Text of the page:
Exhibition review: Tales from the Greek

An imaginative response to classic Greek tragedies.

Down an old staircase off Flinders Lane in Melbourne’s CBD you’ll find a hidden underworld; the old floorboards may creak on entering with ghosts of the past, while bones and skeletons from ancient heroes and warriors hang from the walls and fill the spaces. But the place you enter is far from Hades. Two whitewashed rooms flow one to the other filled with natural and gallery lighting. The worn patina of the wooden boards and intimacy of the spaces at fortyfivedownstairs, an exhibition and performance space, is welcoming to the visitor who comes to see Tales from the Greek: Myth, Beauty and Brutality, the current exhibition by artist Marco Luccio.

The title of the show, taken from the book of the same name, a collaboration between Luccio and the author John Hughes, is also part of the exhibition. One of Luccio’s most extensive exhibitions in over 30 years of his art practice, the exhibition features works across a range of mediums including drypoints, etchings, mixed media works, monotypes, painting and sculptural pieces repurposed from found materials. The collaboration with Hughes explores eight narrative interpretations of Greek myths and tragedies, some set in ancient Greece while others delve into the themes of love, trust, power, war, revenge and ambition in a more contemporary context. This latest book follows Luccio and Hughes’ successful 2013 collaboration, The Garden of Sorrows.

Lining the walls, Luccio’s trademark, energetic, raw works are stripped of sentimentality but not emotion; the experience is visceral, as though the outer layers of the characters he depicts have been removed and their inner workings, their psyche, is on show for all to see.

Hanging the works in pairs or groups, salon style, is a successful curatorial decision despite the intensity of the pieces, as it heightens the dramatic element of the show, while sculptural works on plinths or in glass cabinets provide visual interest and contrast.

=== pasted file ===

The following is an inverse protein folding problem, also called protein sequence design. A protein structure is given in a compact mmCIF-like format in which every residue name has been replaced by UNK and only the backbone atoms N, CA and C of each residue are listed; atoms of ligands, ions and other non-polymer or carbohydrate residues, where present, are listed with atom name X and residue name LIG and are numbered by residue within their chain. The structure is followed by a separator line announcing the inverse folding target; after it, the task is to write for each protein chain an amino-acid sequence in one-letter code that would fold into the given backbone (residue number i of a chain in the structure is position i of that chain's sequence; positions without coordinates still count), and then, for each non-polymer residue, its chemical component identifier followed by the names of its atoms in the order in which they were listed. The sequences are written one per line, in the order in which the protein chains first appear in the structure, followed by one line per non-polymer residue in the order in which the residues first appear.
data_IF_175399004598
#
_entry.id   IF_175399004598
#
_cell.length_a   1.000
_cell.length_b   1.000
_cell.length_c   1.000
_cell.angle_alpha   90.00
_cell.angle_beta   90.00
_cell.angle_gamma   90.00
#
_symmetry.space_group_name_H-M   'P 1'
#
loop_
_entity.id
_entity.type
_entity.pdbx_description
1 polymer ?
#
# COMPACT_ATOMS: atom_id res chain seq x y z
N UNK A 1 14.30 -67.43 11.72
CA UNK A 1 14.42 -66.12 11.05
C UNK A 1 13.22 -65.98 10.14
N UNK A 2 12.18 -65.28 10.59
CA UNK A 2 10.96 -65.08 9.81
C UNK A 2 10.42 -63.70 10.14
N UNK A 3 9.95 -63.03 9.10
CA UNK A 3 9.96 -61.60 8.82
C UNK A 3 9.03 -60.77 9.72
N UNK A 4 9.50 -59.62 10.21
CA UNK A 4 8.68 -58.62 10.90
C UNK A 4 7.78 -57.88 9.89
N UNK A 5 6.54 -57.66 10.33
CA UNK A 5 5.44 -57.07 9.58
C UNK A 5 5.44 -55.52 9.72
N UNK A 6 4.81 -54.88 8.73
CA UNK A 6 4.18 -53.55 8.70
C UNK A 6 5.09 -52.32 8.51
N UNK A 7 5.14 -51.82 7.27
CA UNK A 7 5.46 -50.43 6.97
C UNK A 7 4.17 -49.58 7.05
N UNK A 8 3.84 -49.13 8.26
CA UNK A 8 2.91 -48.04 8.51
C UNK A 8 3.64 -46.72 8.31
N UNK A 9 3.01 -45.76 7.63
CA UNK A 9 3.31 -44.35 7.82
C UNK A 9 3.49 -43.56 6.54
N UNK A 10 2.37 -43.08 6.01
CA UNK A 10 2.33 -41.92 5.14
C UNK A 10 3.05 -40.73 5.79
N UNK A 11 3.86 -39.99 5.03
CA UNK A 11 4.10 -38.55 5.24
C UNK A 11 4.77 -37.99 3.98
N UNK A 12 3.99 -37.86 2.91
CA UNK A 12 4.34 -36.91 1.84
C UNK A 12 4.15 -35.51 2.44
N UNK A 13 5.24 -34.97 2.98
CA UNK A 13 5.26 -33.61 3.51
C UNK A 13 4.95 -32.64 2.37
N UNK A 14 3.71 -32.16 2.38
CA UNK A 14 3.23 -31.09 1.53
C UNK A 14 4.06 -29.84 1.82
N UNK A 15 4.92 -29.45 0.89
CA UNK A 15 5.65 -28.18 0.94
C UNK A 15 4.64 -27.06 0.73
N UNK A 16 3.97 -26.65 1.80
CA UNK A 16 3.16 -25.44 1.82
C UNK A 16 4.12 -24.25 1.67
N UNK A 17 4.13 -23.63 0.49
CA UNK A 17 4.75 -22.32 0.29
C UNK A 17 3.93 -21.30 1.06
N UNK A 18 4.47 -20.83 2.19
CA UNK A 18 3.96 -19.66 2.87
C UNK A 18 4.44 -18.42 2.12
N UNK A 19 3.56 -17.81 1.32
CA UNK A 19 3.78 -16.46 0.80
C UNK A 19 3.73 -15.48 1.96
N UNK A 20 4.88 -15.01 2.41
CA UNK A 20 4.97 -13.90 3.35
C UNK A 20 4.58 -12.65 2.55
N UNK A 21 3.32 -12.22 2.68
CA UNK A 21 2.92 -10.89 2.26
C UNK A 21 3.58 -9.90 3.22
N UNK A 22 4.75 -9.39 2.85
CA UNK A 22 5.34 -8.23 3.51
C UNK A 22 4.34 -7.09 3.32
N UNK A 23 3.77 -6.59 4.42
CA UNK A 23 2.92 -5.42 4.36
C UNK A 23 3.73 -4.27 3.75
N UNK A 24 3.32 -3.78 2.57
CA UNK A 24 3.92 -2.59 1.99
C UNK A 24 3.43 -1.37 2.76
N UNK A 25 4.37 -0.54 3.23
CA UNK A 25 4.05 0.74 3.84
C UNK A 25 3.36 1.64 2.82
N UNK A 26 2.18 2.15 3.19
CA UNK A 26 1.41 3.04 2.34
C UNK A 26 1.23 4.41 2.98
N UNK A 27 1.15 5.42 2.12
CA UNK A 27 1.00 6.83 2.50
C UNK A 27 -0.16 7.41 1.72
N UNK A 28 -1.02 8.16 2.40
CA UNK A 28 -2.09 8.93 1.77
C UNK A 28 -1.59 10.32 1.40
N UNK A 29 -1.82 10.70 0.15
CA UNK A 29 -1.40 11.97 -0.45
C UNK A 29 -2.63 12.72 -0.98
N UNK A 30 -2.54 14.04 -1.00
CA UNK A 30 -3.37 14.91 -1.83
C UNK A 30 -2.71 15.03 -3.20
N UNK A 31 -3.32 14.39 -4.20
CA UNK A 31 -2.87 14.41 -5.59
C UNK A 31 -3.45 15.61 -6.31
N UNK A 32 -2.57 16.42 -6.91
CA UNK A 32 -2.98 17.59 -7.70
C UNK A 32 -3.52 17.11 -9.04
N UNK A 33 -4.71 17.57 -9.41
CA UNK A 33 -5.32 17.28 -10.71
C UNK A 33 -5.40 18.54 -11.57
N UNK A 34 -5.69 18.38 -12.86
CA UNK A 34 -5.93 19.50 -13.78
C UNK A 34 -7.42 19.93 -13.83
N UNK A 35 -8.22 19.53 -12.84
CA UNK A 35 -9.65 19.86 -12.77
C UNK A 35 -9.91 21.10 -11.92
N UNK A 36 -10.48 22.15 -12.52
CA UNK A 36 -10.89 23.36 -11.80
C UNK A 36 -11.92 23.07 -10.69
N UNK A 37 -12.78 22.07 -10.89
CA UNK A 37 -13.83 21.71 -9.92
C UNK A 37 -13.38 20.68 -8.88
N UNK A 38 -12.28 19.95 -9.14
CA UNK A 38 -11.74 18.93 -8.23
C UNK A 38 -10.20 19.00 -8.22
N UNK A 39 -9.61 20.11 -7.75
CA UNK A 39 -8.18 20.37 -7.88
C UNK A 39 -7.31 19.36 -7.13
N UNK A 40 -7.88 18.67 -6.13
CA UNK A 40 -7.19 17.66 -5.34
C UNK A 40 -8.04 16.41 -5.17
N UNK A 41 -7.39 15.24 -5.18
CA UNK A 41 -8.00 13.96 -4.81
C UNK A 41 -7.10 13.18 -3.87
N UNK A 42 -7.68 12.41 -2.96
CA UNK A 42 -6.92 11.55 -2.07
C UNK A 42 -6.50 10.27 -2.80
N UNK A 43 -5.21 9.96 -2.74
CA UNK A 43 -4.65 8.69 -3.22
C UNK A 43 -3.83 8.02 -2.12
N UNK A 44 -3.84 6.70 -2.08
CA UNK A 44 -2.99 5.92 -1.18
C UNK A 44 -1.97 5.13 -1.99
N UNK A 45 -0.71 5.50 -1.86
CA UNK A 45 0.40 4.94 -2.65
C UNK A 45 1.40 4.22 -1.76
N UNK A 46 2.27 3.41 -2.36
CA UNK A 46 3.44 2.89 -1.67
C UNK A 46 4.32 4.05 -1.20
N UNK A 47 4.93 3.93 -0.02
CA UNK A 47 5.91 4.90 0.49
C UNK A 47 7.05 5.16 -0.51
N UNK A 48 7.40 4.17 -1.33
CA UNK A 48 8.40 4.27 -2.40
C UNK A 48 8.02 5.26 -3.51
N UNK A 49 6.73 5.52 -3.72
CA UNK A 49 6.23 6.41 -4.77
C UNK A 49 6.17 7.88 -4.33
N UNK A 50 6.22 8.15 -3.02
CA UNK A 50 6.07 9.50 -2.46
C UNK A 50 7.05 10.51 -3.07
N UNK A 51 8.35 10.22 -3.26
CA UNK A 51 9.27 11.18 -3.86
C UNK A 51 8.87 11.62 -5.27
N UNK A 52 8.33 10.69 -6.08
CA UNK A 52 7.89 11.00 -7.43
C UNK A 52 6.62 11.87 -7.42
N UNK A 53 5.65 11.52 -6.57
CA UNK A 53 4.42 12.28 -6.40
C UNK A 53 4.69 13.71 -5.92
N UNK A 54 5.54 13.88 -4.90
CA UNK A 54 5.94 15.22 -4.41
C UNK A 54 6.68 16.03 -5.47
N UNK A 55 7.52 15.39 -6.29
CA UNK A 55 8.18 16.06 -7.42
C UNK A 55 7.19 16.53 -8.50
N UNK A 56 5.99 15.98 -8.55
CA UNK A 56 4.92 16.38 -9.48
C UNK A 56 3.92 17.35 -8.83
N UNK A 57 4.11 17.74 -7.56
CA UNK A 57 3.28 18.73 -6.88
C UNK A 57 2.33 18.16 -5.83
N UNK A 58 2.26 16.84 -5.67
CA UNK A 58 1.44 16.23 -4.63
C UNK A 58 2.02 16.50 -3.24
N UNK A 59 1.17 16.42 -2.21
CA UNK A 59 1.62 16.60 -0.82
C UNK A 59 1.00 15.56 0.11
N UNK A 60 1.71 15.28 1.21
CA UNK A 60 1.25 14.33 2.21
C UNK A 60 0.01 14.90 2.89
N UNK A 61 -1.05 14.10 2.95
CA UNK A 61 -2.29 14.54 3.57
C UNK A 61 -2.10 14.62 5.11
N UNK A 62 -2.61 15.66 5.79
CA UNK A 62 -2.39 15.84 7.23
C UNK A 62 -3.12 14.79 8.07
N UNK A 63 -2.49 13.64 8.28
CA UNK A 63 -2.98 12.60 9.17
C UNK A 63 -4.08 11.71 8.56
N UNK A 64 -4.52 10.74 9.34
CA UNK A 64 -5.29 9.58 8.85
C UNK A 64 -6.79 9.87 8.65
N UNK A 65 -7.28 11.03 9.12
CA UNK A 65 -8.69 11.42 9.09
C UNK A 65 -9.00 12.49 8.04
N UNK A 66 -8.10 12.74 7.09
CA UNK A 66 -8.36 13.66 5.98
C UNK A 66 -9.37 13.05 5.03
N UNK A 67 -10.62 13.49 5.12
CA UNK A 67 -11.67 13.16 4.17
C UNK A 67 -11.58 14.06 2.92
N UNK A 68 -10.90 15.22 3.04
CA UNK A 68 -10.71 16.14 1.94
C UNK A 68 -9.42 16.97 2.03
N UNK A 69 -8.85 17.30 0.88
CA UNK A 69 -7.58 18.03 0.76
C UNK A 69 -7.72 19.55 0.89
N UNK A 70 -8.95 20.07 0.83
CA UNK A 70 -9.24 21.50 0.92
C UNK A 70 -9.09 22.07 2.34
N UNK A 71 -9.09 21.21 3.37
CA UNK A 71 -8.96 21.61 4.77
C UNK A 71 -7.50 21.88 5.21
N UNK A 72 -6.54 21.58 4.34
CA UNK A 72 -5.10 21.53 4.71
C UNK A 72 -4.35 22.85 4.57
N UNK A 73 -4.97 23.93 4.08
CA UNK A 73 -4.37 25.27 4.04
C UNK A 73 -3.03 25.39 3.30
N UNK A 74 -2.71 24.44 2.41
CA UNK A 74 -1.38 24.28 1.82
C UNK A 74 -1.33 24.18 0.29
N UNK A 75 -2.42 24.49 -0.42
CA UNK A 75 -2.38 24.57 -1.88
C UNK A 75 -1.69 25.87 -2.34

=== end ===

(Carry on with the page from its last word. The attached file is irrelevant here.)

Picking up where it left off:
Assemblage Untitled 5, metal on metal base, 2021, is one of numerous interpretations of the Sisyphus myth in the exhibition. King of Corinth, Sisyphus was punished by Zeus, ruler of the Gods, for trickery and cheating death; for eternity he would push a boulder uphill only to have it roll back down once reaching the top and the cycle repeated. This sculptural work captures the essence of the tale through its beauty and simplicity of form.

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In contrast, Portrait of Sisyphus, collagraph on paper, 2021, is a darker, more distressing piece, exploring perhaps the inner torment of the man caught in this loop for eternity. A drypoint on paper, 2021, Sisyphus in 9 Parts, on the other hand is almost comical in its depiction of the man as he explores the many ways to get the boulder up the hill only to lose it again, Luccio’s expressive, harsh linework mimicking the harshness of the task.

The Trojan Horse, created by the Greeks to secretly enter the city of Troy and ultimately win the Trojan War, is also explored through various mediums in the exhibition. Luccio’s vigorous, sketch-like style in Trojan Horse Hideaways, drypoint on paper, 2021, depicts the victors hiding inside the belly of the horse while Six Horses, acrylic and ink on cotton, 2021, could be something from an excavation site with part of the fabric missing, this iconic image of the horse decorative and depicted in a semi abstract manner. The Wire Horse, metal on metal base, 2021, utilises a variety of metal tubing and strips creating a lovely gestural, less literal interpretation of a horse in flight.

Sensitive curatorial decisions ensure that floating quotes by John Hughes about Luccio’s work appear on walls and plinths around the gallery, while a glass topped bench cabinet provides interpretive material such as sketches, photographs and models to support and contextualize the work; this sits awkwardly however with the inclusion of merchandise and book stacks of Tales from the Greek in the body of the exhibition. Greater consideration to the positioning of this element of the show would have strengthened the visual experience of the work on display.

Marco Luccio is represented in national and international collections while John Hughes is the author of seven books. Both have been awarded or shortlisted for major prizes and commissions.

Tales from the Greek: Myth, Beauty and Brutality
By Marco Luccio
fortyfivedownstairs, 45 Flinders Lane, Melbourne
People in wheelchairs will have difficulty accessing this gallery space.

Myth & Mayhem: artist and author panel discussion: 20 November 11:30am-1:00pm
Making the Greek Tales: artist talk: 27 November 11:30-1:00
COVID density limits apply so registrations required for talks

Tales from the Greek will be on show from 9 November – 4 December 2021

Mem Capp is a Melbourne artist and writer.